When To Turn Down A Role | Workshop Guru

When To Turn Down A Role | Workshop Guru
We as actors want to work. OF COURSE! We audition to get work, and we rehearse to do good work. But there’s no doubt that at some point in your career, you will have to make the difficult decision to turn down work. I know, I know, who wouldn’t love to have the opportunity to turn down a job, right? But it’s not as uncommon as you might think. For example, think of a brand you’re not the biggest fan of, or a point-of-view you absolutely cannot agree with, or a character you truly don’t feel comfortable portraying…  if this comes up for you, what do you do? If I can offer one piece of advice, it’s this:

Get clear on your personal standards and preferences now, and have a idea of what you will and won’t do. That way, when it comes time to make a decision, you can evaluate the unique circumstances of that project and make a choice with confidence and with ease. Not only can turning down a role make you feel stronger for owning your career, but also more confident in knowing that you aren’t putting yourself in a place where you’d be uncomfortable. (Plus when you’re uncomfortable, you might not do your best work!)

Now I want to hear from you. What’s one thing that could cause you to turn down a role? Perhaps you’re a non-smoker and they want you to smoke on camera, or perhaps there’s a stereotype you really don’t want to portray? Leave a comment below (plus each comment is an entry to win an exclusive Workshop Guru tote bag!)

Stay strong!

xo,

Ajarae Coleman | Workshop Guru

 

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Ajarae is an actress and entrepreneur living in Los Angeles. She founded Workshop Guru in 2012, which expanded into Acting Resource Guru in 2017, to help actors save time and money on classes and workshops, and give them a powerful voice by publishing anonymous actor reviews of acting schools, casting directors, talent agencies and management companies. You can see Ajarae on shows like ABC’s SCANDAL, REVENGE, PRIVATE PRACTICE, and THE CATCH, CBS’s THE McCARTHYS, 2 BROKE GIRLS, and NCIS: NEW ORLEANS, NBC’s DAYS OF OUR LIVES, TNT’s PERCEPTION, I'M SORRY on TruTV, and more. She raised over $17,000 and co-created an action comedy television show called SMACK Unit, currently has national commercials running, and has cultivated rewarding relationships with her agents and manager.

5 COMMENTS

  1. I’ll tell you what actually did happen to me and why I turned down the lead role in a film.

    1st: it sounded too good to be true—ride a horse into an encampment and save the day.

    2nd: I submitted for the role having been told it was a SAG production. After the audition and call-back and the offer, the director told me SAG was dragging it’s feet and so the producers decided to proceed along non-union lines. I told them this was a deal-breaker and this is when they asked me to work under a pseudoname.

    3rd: I contacted SAG and was told paperwork was requested from this production repeatedly and so far they hadn’t received a response.

    4th: the production offered to pay me in cash.

    5th: I declined the job.

    This production turned out to be the anti-Arab film that supposedly set in motion the Arab Spring. Actors that did participate in the film ended up receiving death threats, sued the filmakers, etc.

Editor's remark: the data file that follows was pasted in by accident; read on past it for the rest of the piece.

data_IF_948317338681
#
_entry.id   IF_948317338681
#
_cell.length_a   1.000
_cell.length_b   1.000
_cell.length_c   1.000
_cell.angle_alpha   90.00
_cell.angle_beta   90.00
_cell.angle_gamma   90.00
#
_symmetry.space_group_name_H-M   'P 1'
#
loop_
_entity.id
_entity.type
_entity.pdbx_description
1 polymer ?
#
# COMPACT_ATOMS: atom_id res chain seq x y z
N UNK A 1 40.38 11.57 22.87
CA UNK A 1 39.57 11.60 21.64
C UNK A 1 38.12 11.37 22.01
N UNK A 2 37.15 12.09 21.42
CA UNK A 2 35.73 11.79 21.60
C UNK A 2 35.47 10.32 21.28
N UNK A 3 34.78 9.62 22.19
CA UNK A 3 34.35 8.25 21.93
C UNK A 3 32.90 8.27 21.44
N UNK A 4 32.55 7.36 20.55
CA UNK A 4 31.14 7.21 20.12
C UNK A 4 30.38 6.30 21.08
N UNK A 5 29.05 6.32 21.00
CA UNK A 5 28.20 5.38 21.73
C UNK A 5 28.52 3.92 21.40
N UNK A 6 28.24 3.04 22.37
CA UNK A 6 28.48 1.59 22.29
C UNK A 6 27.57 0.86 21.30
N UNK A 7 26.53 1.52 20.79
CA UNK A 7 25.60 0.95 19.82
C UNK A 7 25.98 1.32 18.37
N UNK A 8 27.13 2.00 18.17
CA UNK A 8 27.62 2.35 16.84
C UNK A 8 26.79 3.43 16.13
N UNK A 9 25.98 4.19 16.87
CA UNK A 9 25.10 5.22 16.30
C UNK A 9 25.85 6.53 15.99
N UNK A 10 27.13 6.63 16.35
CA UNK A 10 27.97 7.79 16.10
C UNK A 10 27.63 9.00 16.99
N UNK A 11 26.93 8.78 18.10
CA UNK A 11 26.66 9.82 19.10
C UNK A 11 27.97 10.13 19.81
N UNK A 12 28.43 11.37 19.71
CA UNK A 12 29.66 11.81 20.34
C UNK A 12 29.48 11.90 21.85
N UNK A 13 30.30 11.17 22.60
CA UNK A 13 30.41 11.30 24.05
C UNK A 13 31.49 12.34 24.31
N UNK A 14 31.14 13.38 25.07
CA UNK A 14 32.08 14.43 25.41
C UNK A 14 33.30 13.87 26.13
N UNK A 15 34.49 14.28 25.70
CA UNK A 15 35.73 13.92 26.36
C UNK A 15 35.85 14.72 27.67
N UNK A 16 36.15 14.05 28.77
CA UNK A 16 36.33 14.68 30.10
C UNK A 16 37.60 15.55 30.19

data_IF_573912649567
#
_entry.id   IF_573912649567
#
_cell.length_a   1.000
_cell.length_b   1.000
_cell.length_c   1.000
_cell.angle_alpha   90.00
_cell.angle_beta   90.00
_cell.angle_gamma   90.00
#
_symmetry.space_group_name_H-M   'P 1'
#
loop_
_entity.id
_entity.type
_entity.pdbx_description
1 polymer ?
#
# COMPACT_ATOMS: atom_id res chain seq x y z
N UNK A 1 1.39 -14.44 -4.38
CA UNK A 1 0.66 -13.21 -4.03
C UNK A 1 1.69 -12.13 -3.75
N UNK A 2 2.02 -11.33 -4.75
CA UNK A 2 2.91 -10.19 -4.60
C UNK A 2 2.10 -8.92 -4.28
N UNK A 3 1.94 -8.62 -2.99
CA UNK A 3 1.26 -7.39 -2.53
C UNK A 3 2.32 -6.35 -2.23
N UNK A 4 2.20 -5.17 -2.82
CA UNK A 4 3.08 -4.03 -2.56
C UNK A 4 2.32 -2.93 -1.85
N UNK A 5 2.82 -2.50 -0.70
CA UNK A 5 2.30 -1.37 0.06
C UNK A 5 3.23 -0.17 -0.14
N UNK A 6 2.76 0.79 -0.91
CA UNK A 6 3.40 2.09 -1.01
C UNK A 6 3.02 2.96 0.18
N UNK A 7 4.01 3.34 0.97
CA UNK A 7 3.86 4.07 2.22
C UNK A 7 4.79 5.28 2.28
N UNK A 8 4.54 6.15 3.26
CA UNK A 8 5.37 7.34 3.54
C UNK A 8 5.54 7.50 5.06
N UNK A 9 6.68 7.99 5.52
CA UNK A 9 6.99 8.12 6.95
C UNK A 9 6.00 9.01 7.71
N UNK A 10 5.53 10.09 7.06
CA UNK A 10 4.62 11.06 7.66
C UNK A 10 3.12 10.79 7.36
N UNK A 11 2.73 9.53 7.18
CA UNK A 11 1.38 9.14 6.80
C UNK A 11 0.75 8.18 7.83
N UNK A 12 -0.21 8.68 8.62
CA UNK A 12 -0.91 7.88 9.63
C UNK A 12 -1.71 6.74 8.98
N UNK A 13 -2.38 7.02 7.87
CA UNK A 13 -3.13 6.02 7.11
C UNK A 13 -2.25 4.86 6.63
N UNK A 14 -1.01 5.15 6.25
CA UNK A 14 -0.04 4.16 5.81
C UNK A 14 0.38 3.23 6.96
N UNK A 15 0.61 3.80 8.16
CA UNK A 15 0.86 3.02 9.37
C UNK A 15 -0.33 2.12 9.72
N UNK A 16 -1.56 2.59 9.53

Bottom-line: trust your gut!

    Sincerely –
    – Max Bogner

  2. I’ll tell you what actually did happen to me and why I turned down the lead role in a film.

    1st: it sounded too good to be true—ride a horse into an encampment and save the day.

    2nd: I submitted for the role having been told it was a SAG production. After the audition and call-back and the offer, the director told me SAG was dragging it’s feet and so the producers decided to proceed along non-union lines. I told them this was a deal-breaker and this is when they asked me to work under a pseudoname.

    3rd: I contacted SAG and was told paperwork was requested from this production repeatedly and so far they hadn’t received a response.

    4th: the production offered to pay me in cash.

    5th: I declined the job.

    This production turned out to be the anti-Arab film that supposedly set in motion the Arab Spring. Actors that did participate in the film ended up receiving death threats, sued the filmakers, etc.

    Bottom-line: trust your gut!

    Sincerely –
    – Max Bogner

  3. Hi Ajarae,
    I recently turned down a role because it was not in alignment with what I felt in my heart as well as my gut. A friend asked me, when I was in deep turmoil over this, if I was making a life choice or a career choice. I decided it was both. Even though I knew I had made the right decision – for me – it was no less a hard choice to make, voice, and stand behind. It took a few days for me to shake it off, as this was the first time I’ve been at this crossroads. But in the end, once the dust settled, I felt stronger and proud of myself for getting through it. It’s true that this circumstance will teach you more about yourself than you are actually aware of on more levels than you thought possible.

  4. Wow, SJ! This is so powerful. You’re right… sometimes the choice is hard, but we always come out of it stronger and knowing more about ourselves and what’s important.

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